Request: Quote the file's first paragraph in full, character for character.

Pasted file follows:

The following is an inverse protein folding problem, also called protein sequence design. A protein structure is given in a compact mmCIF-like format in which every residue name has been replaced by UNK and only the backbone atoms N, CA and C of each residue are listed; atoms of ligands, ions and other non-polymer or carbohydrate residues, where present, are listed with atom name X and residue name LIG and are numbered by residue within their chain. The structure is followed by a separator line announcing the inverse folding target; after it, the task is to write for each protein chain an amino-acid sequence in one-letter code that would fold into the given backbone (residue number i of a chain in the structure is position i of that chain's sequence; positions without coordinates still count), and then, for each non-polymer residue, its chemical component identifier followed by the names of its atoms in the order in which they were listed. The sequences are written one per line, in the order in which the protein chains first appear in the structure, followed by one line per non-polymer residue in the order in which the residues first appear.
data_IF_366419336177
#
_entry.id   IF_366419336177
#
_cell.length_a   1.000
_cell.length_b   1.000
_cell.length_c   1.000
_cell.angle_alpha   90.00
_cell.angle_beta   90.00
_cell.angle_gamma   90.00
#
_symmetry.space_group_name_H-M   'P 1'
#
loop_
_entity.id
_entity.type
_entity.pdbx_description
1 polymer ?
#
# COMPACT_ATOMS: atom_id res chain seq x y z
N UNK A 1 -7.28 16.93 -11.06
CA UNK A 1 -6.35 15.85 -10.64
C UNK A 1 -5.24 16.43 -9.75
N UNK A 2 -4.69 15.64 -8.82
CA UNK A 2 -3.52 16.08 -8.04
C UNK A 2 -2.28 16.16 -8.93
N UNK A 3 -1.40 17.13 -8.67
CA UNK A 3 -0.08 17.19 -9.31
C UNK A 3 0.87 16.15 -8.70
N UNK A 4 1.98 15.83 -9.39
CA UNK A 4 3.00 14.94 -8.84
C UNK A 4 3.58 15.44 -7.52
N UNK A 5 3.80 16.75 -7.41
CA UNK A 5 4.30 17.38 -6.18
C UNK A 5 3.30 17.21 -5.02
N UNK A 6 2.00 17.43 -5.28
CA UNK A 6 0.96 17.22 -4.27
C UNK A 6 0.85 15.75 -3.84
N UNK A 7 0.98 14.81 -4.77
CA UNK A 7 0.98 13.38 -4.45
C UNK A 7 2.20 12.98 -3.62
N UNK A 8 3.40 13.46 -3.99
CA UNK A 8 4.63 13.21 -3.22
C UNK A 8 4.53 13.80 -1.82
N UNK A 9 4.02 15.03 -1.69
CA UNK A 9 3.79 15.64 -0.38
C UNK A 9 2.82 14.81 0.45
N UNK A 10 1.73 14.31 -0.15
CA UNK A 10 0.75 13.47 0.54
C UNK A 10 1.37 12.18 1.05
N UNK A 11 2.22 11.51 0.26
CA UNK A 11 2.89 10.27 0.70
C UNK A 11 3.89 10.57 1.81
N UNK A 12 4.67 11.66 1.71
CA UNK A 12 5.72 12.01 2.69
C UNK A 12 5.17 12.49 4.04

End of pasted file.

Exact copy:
The following is an inverse protein folding problem, also called protein sequence design. A protein structure is given in a compact mmCIF-like format in which every residue name has been replaced by UNK and only the backbone atoms N, CA and C of each residue are listed; atoms of ligands, ions and other non-polymer or carbohydrate residues, where present, are listed with atom name X and residue name LIG and are numbered by residue within their chain. The structure is followed by a separator line announcing the inverse folding target; after it, the task is to write for each protein chain an amino-acid sequence in one-letter code that would fold into the given backbone (residue number i of a chain in the structure is position i of that chain's sequence; positions without coordinates still count), and then, for each non-polymer residue, its chemical component identifier followed by the names of its atoms in the order in which they were listed. The sequences are written one per line, in the order in which the protein chains first appear in the structure, followed by one line per non-polymer residue in the order in which the residues first appear.